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Paroled American Lori Berenson leaves Peru for US visit; first time home since 1995 arrest
NEWARK, N.J. (AP) ' Paroled American Lori Berenson, who stirred international controversy as she was convicted of aiding Peruvian guerrillas, was heading to the United States for her first visit back since being arrested in Peru in 1995.
The 42-year-old boarded a Continental Airlines flight with her son at Lima's main airport under intense media scrutiny, as many in Peru wonder whether she will return by the court-ordered deadline of Jan. 11.
Wearing a black turtleneck, black jeans and designer eyeglasses, Berenson told an Associated Press reporter that she intended to return to Peru. Berenson was accompanied by a U.S. Embassy employee.
"I just hope we don't get caught in a snowstorm," she said, joking that would delay her return.
The AP reporter watched Berenson carry her 2-year-old son Salvador Apari to a seat in the back of the plane's economy section. It was scheduled to land at Newark Liberty International Airport in New Jersey.
Berenson's departure capped three days of confusion after Peruvian authorities had prevented her from boarding a flight to New York on Friday despite a court approval allowing her to leave.
The authorities said Berenson, who had served 15 years on an accomplice to terrorism conviction before her parole last year, lacked an additional document.
Peruvian migration officials finally gave Berenson another document Monday clearing her to leave the country with her son to spend the holidays with her family in New York City.
Her father, Mark Berenson, said Monday that he was anxious to see her return.
"I'm just glad that they finally resolved the thing," he told the AP by phone
Lori Berenson admitted helping the Tupac Amaru rebel group rent a safe house where authorities seized a cache of weapons after a shootout with the rebels. She insists she didn't know guns were stored there and says she never joined the group.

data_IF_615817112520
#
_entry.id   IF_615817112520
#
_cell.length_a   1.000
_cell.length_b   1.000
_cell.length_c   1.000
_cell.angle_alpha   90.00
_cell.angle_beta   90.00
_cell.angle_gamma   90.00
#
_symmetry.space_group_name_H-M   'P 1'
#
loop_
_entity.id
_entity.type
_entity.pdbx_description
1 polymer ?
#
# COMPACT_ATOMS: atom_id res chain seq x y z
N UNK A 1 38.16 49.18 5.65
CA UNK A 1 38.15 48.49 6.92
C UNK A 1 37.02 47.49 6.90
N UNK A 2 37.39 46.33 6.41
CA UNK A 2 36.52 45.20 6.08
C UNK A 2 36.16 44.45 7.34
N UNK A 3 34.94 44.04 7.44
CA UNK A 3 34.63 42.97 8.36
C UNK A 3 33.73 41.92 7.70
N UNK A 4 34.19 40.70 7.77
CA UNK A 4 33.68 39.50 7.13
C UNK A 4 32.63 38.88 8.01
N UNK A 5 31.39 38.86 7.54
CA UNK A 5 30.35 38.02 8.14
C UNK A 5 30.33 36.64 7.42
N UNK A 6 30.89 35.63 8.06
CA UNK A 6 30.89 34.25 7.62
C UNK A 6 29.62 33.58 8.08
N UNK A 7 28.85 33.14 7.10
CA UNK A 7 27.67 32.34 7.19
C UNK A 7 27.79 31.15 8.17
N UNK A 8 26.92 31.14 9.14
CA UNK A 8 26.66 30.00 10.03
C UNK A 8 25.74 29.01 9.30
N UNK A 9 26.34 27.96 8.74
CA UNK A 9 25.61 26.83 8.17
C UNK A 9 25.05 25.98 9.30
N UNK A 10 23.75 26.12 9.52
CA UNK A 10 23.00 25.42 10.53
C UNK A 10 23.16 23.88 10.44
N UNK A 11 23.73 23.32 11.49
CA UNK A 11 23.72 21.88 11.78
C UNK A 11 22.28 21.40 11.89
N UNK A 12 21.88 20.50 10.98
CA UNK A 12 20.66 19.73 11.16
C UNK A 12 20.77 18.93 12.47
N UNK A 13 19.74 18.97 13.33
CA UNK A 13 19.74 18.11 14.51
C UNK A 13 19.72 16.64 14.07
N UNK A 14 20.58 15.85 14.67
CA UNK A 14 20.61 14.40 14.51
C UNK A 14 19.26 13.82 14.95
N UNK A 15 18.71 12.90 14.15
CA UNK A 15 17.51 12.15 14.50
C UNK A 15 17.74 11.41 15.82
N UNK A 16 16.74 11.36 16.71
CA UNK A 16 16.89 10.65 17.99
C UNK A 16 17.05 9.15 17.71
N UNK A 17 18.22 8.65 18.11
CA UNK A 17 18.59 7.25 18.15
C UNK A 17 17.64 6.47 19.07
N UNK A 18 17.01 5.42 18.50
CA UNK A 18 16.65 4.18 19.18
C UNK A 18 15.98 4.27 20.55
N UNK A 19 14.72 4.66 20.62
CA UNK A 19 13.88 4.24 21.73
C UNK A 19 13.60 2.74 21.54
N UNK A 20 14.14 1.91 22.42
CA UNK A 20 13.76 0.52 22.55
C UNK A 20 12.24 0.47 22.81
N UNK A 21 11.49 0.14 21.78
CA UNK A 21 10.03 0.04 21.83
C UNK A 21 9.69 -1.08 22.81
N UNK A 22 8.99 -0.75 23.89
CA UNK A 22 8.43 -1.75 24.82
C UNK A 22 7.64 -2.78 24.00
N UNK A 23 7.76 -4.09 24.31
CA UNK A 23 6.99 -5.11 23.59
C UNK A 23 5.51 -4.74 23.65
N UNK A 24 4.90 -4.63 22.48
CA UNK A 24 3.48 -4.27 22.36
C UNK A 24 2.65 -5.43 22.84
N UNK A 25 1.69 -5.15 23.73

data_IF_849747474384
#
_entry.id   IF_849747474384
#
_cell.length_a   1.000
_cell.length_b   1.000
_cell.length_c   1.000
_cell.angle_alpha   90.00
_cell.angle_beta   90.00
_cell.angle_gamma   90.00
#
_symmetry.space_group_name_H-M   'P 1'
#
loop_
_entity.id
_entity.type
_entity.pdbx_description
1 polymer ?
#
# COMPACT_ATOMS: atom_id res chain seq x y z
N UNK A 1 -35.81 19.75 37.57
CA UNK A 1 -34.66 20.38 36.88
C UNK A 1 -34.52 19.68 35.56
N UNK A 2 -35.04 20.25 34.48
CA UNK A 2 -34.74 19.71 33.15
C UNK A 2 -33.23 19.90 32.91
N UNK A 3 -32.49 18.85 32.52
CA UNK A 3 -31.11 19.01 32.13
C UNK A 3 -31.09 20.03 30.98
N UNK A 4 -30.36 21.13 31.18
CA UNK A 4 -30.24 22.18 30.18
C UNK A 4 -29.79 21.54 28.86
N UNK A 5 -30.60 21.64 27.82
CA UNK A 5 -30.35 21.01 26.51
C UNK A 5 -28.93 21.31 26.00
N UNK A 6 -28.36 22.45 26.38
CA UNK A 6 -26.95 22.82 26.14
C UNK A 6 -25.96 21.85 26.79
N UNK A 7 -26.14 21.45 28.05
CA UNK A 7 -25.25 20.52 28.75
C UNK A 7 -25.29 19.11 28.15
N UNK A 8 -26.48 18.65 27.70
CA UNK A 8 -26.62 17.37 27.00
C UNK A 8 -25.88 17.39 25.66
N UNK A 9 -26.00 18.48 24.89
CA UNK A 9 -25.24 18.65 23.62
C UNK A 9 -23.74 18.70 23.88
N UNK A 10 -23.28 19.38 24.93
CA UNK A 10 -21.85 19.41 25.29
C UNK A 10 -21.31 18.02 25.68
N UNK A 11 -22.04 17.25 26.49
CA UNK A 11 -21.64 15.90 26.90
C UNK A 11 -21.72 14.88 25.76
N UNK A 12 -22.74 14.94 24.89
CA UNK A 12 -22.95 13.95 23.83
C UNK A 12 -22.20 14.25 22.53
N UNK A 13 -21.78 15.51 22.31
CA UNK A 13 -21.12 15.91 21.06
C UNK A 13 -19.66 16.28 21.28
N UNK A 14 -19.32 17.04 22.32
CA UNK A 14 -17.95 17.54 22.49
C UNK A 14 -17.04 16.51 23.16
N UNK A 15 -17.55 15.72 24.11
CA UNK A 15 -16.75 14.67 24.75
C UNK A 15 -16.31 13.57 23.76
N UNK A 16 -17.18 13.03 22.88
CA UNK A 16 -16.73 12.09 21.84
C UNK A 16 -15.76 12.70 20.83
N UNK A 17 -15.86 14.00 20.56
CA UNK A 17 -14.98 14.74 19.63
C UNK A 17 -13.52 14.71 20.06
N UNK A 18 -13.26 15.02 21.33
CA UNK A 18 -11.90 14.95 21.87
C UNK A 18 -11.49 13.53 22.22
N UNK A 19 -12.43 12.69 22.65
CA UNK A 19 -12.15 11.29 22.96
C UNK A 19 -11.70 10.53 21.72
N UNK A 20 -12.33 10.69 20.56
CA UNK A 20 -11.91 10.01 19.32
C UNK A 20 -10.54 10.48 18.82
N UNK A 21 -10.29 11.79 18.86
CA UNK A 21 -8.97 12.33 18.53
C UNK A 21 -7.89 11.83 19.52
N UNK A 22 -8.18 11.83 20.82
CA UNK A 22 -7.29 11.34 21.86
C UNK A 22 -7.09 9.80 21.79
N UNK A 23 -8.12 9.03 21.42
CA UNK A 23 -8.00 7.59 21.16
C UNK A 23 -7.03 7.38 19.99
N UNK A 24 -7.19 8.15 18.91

In 1996, a military court convicted Berenson of treason and sentenced her to life in prison. After U.S. pressure, she was retried by a civilian court.
It's not clear whether Berenson's delayed exit amounted to government harassment or whether she simply got caught between competing bureaucracies.
Political analyst Aldo Panfichi, a Catholic University professor, said he believed she was not the victim of a conspiracy. "It is highly probable that this is a question of excess bureaucracy by mid-level functionaries or miscoordination and lack of clarity between state agencies," he said.
The court ruled that Berenson was not a flight risk. Her father told the AP that his daughter has every intention of returning to Peru.
By law, she must remain in Peru until her full sentence lapses unless President Ollanta Humala decides to commute it.
State anti-terrorism attorney Julio Galindo said he filed an appeal on Friday seeking to nullify the court ruling that approved Berenson's New York trip. He opposed Lori Berenson's parole from the start, and succeeded last year in having her returned to prison on a technicality for 2 1/2 months until a court ordered her freed in November.
Peru remains deeply scarred from its 1980-2000 conflict, which claimed some 70,000 lives.
Its gaping inequalities drew the young Berenson to Peru from El Salvador, where she had worked for the country's top rebel commander during negotiations that led to a 1992 peace accord.
Tupac Amaru was a lesser player in Peru's conflict and Berenson sought it out, she told the AP in an interview last year, because it was similar to other revolutionary movements in Latin America.
The group never set off car bombs or engaged in the merciless slaughter of thousands as Shining Path rebels did, but it did engage in kidnappings and selective killings. In the 1980s, it was known for hijacking grocery trucks and distributing food to the poor.
The group most famously raided the Japanese embassy in Peru in 1996 and held 72 hostages for more than four months. A government raid killed all the rebel hostage takers.
Berenson was arrested leaving Peru's Congress and accused of helping plan its armed takeover, which never happened.
She was initially unrepentant, but harsh prison life softened her. She was praised as a model prisoner in the report that supported her parole.
Some Peruvians still consider her a terrorist. She had been insulted in the street, and news media have repeatedly mobbed her.
Associated Press writer Martin Villena contributed to this report.